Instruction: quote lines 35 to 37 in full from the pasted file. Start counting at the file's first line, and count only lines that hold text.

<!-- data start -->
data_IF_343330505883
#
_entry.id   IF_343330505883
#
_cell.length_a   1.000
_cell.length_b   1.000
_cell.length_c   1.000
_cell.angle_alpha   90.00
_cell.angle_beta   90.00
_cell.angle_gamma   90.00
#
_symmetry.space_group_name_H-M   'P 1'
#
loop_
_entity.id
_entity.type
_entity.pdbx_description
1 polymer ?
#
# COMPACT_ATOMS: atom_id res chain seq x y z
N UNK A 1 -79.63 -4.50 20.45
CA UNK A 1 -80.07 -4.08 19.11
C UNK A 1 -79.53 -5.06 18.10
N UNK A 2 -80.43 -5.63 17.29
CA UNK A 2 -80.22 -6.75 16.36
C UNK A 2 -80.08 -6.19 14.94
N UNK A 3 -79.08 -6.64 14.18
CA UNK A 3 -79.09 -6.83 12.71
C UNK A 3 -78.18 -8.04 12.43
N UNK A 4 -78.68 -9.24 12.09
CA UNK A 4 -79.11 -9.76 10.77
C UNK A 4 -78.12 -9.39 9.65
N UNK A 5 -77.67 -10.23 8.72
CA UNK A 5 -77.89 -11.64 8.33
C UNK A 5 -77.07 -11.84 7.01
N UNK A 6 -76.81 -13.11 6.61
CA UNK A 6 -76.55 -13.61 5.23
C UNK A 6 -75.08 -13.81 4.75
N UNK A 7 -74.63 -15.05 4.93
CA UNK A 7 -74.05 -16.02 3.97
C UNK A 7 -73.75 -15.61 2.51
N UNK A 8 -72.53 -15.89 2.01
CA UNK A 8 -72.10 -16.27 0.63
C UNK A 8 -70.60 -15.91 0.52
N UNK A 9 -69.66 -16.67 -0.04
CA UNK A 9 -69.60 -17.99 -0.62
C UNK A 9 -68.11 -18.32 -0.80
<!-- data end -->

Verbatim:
C UNK A 5 -77.07 -11.84 7.01
N UNK A 6 -76.81 -13.11 6.61
CA UNK A 6 -76.55 -13.61 5.23